Council refuses to allow residents a choice on killer humps

Road humps were brought in with the claim they would save lives. But instead they cost lives. Last week the National Institute for Health and Care Excellence (NICE) said “smooth” driving would cut air pollution, linked to 25,000 deaths a year in England.”

The NICE report follows an earlier one from Imperial College which “found that in one north London street with a speed limit of 20mph and fitted with road humps, a petrol driven car produced 64 per cent more Nitrogen Dioxide (NO2) than in a similar 20mph street fitted with road cushions. It also produced 47 per cent more Particulate Matter  (PM) and nearly 60 per cent more Carbon Monoxide (CO2) emissions.”

Another report from the University of York said humps should be removed from outside schools and playgrounds.

Yet the Council refuses to even allow residents a choice about removing humps when roads are resurfaced.

Nick Boyle, the Council’s Chief Transport Planner tells me:

“We shall be reviewing the published NICE consultation guidelines in due course, with colleagues.

1. No humps have been installed or removed in the last two years.

2. No consultation to remove humps is currently undertaken during resurfacing.”

3 thoughts on “Council refuses to allow residents a choice on killer humps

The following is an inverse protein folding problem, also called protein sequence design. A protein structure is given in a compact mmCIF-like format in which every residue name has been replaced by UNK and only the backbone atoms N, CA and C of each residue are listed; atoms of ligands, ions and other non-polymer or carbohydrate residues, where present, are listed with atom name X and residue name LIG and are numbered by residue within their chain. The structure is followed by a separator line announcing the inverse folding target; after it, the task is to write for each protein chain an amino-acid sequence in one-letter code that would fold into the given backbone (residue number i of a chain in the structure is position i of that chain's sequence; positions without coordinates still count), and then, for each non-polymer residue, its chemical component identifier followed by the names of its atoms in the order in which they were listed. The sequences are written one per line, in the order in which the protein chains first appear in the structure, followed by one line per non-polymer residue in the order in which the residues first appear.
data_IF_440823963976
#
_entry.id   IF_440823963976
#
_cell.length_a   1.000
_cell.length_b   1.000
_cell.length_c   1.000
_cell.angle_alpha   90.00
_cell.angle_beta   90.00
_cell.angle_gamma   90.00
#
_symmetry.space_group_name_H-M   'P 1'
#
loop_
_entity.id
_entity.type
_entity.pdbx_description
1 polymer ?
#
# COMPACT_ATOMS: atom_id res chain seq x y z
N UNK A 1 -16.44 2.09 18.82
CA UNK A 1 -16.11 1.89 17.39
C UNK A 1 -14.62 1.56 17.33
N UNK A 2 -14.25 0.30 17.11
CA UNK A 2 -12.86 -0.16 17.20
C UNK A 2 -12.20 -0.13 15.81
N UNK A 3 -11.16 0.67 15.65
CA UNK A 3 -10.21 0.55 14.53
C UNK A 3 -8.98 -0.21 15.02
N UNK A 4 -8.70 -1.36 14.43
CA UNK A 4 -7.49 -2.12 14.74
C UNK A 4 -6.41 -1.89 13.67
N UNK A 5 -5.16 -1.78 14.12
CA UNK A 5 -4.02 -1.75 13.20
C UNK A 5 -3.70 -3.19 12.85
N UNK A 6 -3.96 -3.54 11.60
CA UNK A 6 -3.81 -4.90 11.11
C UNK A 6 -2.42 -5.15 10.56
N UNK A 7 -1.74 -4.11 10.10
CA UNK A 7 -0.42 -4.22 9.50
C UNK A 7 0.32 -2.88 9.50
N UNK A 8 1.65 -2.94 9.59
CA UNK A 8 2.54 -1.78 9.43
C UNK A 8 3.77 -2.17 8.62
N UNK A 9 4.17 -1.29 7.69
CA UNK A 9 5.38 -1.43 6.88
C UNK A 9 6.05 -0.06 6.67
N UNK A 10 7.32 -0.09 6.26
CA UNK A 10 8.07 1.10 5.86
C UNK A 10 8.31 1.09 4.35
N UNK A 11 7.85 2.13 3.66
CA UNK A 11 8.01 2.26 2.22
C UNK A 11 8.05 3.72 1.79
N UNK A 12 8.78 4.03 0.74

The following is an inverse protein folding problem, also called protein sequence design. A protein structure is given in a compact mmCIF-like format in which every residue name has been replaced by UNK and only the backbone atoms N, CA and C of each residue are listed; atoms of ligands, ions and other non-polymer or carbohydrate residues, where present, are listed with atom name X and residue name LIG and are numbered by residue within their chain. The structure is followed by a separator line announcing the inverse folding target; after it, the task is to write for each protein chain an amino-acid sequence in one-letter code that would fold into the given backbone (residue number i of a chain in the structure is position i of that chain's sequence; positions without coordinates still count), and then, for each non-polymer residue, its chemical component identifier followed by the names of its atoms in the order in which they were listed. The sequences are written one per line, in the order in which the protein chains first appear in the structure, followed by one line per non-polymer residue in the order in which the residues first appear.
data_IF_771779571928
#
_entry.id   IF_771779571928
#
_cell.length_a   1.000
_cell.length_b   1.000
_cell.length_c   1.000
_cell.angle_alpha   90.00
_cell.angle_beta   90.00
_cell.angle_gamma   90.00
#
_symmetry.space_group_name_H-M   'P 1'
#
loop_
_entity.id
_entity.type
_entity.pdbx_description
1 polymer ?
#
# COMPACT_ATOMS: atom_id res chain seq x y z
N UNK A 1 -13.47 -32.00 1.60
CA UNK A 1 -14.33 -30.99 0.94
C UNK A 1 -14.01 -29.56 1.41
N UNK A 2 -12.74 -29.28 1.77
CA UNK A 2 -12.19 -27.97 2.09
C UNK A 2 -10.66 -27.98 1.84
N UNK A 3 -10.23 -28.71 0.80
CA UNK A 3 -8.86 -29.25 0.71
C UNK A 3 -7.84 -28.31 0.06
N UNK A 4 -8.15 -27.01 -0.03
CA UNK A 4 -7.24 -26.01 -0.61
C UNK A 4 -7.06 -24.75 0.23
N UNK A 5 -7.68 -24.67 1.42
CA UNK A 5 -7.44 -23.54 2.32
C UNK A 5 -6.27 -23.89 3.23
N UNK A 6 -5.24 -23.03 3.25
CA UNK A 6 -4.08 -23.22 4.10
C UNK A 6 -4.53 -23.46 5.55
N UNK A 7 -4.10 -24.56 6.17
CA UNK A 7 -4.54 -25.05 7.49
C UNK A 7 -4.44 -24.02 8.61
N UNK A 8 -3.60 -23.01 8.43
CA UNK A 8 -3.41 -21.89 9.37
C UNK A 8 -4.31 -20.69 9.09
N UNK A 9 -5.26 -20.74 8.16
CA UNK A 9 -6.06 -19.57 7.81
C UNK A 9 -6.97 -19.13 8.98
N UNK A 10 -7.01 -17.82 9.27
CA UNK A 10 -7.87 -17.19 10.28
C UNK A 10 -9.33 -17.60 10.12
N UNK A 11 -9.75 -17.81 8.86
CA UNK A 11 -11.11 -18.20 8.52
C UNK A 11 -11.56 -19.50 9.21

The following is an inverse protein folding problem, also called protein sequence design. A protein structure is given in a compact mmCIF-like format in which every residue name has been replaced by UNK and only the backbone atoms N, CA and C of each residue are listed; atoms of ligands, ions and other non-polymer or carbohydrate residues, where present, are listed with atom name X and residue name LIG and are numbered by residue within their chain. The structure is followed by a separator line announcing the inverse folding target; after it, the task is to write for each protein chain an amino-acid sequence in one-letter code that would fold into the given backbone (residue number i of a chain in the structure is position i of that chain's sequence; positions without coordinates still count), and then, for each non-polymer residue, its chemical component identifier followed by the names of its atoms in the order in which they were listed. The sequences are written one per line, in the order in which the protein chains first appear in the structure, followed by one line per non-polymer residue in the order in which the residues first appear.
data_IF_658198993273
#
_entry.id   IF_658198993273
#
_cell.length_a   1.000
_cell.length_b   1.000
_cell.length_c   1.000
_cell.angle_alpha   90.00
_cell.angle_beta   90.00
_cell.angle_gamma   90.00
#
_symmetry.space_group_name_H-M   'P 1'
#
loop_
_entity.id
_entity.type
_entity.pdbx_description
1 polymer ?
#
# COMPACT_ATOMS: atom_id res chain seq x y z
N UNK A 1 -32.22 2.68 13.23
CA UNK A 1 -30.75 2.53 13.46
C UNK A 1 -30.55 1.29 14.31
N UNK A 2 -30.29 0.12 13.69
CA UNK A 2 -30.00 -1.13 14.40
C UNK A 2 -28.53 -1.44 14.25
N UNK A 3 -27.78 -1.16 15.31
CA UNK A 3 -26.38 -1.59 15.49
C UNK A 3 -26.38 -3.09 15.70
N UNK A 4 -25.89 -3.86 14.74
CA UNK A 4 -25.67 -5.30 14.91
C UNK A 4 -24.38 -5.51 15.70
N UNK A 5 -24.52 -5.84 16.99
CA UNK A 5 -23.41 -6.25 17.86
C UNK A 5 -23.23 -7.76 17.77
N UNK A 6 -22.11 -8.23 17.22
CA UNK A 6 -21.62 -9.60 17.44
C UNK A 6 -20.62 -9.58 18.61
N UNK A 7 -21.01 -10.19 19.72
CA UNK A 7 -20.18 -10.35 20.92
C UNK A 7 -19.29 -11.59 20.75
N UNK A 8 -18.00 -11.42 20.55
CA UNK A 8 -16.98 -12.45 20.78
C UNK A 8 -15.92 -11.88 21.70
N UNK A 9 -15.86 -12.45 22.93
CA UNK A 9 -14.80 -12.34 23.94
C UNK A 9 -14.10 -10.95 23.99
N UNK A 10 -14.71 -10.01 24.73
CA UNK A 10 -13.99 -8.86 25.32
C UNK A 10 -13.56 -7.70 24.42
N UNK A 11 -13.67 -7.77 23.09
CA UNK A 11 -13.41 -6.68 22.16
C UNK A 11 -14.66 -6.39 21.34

1. Here is the link to the NICE report so people can read what it actually says rather than the “spin” applied by some reporting.

    Note that what is actually says is about road humps is “The evidence is weak”.

    Evidence on using lower speed limits encouraging smoother driving and providing real-time information showed that reducing stop–go driving could help reduce emissions of pollutants [ES6.4, ES11.1]

    This was supported by the committee’s understanding of air pollution and the effect of accelerations and deceleration. The evidence was weak so this was a ‘consider’ recommendation.

    Evidence on traffic-calming measures such as speed bumps suggested that these may increase emissions by adding to decelerations and accelerations [ES5.2].

    Evidence from area-wide schemes does not show increases [ES5.3]. So where physical
    measures are needed to reduce road injuries they should be designed to minimise
    their impact on air pollution
    The evidence was weak so this was a ‘consider’ recommendation.

  2. Just to add, I look forward to support for creation of more roads with separated cycle lanes in the borough,because unlike road humps, this was a ‘strong’ recommendation by NICE.

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